Director George Lucas had an idea in mind for what he called The Star Wars, a modern space opera like the Flash Gordon films of his youth. About the time he finished his first movie, THX 1138, he began working on storylines. The first movie produced was Star Wars (which later got retitled Star Wars Episode IV: A New Hope), filmed on a budget of $11 million. It earned $797 million worldwide, so I guess you could consider it, you know, a moderate success.
United Artists and Universal both passed on Star Wars, and one can only wonder whether the heads of those two studios survived when their boards found out. 20th Century Fox made the picture, and reaped the rewards not only of the three original blockbusters, but much of the licensing that became so incredibly profitable.
Lucas created Industrial Light & Magic to produce the special effects, after learning how weak were Fox’s capabilities. What seemed so futuristic then seems so primitive now, and Lucas recreated some of the effects for theater re-release and the DVD.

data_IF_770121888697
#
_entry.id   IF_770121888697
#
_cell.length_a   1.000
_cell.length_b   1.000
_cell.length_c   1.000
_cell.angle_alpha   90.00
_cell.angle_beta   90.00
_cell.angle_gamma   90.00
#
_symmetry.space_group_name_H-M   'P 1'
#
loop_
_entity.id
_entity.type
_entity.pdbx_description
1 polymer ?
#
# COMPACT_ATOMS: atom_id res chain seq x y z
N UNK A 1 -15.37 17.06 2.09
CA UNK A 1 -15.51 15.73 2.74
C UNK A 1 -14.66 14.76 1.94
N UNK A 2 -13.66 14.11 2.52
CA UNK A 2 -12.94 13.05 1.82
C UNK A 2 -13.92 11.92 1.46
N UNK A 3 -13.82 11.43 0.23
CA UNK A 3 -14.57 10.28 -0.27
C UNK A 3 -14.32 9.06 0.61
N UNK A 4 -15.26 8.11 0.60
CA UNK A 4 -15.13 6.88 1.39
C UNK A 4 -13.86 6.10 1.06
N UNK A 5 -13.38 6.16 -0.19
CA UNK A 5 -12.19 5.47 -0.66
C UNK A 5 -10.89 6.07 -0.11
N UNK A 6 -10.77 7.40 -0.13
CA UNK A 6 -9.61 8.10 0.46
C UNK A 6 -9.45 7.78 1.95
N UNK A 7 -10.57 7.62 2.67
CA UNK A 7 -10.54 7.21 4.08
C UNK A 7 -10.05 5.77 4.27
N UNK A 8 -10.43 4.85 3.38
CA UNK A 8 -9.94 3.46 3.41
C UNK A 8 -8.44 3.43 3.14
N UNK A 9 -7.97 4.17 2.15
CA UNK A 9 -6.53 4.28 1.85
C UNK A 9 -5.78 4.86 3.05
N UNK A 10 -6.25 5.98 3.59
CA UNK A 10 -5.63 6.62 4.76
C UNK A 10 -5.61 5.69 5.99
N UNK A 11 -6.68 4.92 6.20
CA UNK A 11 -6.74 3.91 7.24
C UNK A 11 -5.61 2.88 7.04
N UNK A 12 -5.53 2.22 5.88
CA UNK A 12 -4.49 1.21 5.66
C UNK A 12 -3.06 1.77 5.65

America (and the world) was fascinated by the characters, the special effects, and the story. Han Solo, Darth Vader, Obi-Wan Kenobi, R2-D2, C3PO and Chewbacca all became film icons. “May the force be with you” was an ubiquitous catchphrase.
It dethroned Jaws as the highest-grossing film, before being bumped by E.T. Star Wars won six Academy Awards, all in the technical categories. But its influence on popular culture rivals that of any movie ever made. I mean, this was Star Wars.